There’s even an homage to Godzilla at one point, with Honda and Zangief fighting in a small city. If you can’t look at that and guffaw at the pure silliness of a film like this, then you can’t be helped. Not everything has to be Die Hard, guys. In fact, it helps to have fun with movies like this. (Hence the logic of embracing bad films.)
Street Fighter’s Performances…Well, Some of Them…
Most of Street Fighter’s performances are a mixed bag. It also astounds us how Van Damme was able to keep a stable face throughout the production since we’ve heard that he was coked out of his mind the whole time. That said, the movie is notable for a good handful of its performances.
As we mentioned above, Wes Studi makes a great Sagat (even if he doesn’t show off a chest scar); and we like Minogue as Cammy. (Dare we say we can’t get her out of our head?) When it comes down to it, however, two key performances are the standouts here.
The first is Ming-Na Wen as Chun-Li. That’s right, The Book of Boba Fett’s Ming-Na. Marvel’s Agents of S.H.I.E.L.D.’s Ming-Na. This was one of her early pieces, years before she would voice Mulan in Disney’s cartoon of the same name. The fact of the matter is, she nails it. She’s fun to watch as Chun-Li. The way she plays off Julia’s Bison is a treat. Not to mention she can fight like a bandit – but anyone who watched the shows above knows this. It never gets old watching her.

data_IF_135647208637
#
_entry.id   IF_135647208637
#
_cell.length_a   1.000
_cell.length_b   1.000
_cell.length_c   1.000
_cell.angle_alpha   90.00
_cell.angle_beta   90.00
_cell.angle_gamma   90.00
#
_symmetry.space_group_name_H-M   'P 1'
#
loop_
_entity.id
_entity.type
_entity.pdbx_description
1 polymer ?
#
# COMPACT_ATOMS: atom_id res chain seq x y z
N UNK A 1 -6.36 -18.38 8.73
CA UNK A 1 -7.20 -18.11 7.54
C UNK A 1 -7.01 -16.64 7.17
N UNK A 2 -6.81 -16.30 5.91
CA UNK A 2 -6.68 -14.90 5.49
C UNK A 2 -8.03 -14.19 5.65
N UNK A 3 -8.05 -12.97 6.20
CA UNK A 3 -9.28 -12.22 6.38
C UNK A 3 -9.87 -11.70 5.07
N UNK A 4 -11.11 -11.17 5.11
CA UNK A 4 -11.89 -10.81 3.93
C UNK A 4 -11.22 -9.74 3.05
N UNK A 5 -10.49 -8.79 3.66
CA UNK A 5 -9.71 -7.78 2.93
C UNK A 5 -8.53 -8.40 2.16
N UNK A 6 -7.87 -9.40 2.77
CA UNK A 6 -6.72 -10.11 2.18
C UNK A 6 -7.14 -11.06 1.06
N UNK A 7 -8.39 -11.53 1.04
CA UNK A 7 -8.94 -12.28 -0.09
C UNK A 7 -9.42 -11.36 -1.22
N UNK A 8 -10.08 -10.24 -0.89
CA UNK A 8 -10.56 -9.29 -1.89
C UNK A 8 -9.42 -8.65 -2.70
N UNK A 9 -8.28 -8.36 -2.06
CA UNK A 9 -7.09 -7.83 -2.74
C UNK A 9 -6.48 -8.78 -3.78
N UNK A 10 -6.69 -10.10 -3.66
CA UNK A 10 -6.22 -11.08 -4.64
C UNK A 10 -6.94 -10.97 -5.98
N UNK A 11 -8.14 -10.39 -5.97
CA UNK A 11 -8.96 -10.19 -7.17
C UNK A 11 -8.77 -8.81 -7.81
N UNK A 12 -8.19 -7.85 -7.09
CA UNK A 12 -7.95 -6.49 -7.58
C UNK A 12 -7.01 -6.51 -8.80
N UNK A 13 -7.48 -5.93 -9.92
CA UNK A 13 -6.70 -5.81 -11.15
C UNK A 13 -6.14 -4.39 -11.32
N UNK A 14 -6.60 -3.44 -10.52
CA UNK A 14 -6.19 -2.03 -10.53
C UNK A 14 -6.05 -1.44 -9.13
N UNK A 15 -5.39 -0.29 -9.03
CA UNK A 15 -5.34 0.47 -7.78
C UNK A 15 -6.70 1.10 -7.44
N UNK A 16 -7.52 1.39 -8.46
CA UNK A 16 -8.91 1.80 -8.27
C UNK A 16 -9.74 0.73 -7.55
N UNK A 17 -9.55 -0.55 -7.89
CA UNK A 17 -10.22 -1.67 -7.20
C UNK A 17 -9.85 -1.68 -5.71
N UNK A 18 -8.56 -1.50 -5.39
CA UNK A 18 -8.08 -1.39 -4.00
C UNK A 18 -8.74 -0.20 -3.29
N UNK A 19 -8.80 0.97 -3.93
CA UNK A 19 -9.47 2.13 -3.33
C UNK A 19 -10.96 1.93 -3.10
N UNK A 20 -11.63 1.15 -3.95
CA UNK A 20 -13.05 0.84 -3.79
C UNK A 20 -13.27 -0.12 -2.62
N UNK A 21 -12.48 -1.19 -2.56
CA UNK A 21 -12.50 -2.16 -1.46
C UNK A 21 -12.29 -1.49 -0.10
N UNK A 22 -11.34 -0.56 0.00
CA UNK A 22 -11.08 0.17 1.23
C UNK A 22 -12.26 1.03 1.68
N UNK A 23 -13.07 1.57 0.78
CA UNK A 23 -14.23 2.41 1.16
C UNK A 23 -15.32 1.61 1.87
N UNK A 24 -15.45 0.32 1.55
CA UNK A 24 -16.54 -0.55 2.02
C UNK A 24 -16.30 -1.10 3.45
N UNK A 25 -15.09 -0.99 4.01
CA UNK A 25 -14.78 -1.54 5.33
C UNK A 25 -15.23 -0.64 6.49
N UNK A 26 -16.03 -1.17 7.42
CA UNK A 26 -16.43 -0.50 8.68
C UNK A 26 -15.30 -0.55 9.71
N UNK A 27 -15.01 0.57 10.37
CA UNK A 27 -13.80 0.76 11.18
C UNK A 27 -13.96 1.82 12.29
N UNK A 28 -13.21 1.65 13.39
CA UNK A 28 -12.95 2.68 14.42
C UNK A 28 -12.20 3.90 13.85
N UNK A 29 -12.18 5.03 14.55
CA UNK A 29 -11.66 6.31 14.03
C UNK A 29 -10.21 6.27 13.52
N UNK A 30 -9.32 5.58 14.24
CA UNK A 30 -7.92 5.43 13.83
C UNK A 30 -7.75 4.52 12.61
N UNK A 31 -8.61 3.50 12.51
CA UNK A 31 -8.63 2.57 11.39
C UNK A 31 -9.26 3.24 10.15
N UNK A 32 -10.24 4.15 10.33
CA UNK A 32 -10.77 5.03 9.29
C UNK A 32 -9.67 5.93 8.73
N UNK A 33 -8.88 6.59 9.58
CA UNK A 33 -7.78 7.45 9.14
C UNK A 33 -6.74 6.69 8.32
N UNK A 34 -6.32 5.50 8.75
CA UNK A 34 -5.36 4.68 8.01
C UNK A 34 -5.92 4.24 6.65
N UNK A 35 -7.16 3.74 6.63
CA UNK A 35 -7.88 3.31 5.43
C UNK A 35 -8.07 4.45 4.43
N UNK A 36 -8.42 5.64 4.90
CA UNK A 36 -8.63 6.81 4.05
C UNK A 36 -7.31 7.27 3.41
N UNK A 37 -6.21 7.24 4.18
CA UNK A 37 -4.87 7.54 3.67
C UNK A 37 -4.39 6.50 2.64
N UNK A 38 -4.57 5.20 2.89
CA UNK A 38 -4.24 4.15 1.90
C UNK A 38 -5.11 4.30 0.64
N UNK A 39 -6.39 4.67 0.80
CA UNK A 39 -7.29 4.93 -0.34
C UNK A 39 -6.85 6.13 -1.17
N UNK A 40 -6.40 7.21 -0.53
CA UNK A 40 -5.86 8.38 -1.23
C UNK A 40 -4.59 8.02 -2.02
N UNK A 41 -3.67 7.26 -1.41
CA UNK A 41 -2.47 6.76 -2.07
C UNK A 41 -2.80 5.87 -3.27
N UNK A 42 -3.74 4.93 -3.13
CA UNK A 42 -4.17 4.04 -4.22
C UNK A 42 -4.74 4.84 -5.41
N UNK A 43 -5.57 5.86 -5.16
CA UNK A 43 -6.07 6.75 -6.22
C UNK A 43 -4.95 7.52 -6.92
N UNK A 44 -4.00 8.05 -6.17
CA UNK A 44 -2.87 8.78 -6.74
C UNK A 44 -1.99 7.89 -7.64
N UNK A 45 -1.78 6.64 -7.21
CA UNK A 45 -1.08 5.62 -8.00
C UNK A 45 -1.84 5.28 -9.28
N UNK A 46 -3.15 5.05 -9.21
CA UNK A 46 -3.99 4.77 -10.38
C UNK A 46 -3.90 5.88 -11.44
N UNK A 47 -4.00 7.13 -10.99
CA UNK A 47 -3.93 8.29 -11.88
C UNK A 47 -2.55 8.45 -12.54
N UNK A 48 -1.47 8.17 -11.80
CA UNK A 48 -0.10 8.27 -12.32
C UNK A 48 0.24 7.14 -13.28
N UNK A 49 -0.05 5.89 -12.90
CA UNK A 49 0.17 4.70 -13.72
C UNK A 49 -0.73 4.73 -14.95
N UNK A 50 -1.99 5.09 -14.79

Honestly, though, this comes down to one thing…
Quite simply the main reason you’d want to watch Street Fighter is Raul Julia. This was his final big-screen endeavor before his untimely passing, and he was actually suffering from symptoms during production. So…why did he take the role? His kids. He wanted to show them how much fun he could have with the role, and he didn’t let us down.
Julia takes command of the screen every minute he’s in it, having absolute fun with his dialogue (“GAME…OVER!”) and his movements. He also had a field day shooting imaginary lightning from his hands, something we all dream of doing. (Admit it, you did it.) He just has a presence you can’t shake, and like his previous performances, he did so with gusto and grace. You can’t take your eyes off him.
“Keep your own God! In fact, this might be a good time to pray to him.” I mean, who doesn’t like that?
We miss you, Raul. Thank you for giving us such a performance to cherish.
Bottom Line: It’s Corny, But We Like It
A more serious adaptation of Street Fighter II came out with the animated movie years later. So if you want something that follows that lore specifically, go for that. However, if you want a good, rousing action flick with corny moments galore and an especially amazing performance by Raul Julia, do not hesitate to pick this up. You might have to wait till you get paid, but it’s worth it.
Also, how cool was it that we got a licensed game with all the actors from the film? Super Street Fighter II, it wasn’t, but who cares when you’re having fun beating people up with Raul Julia?
Streamer and Cosplay Enthusiast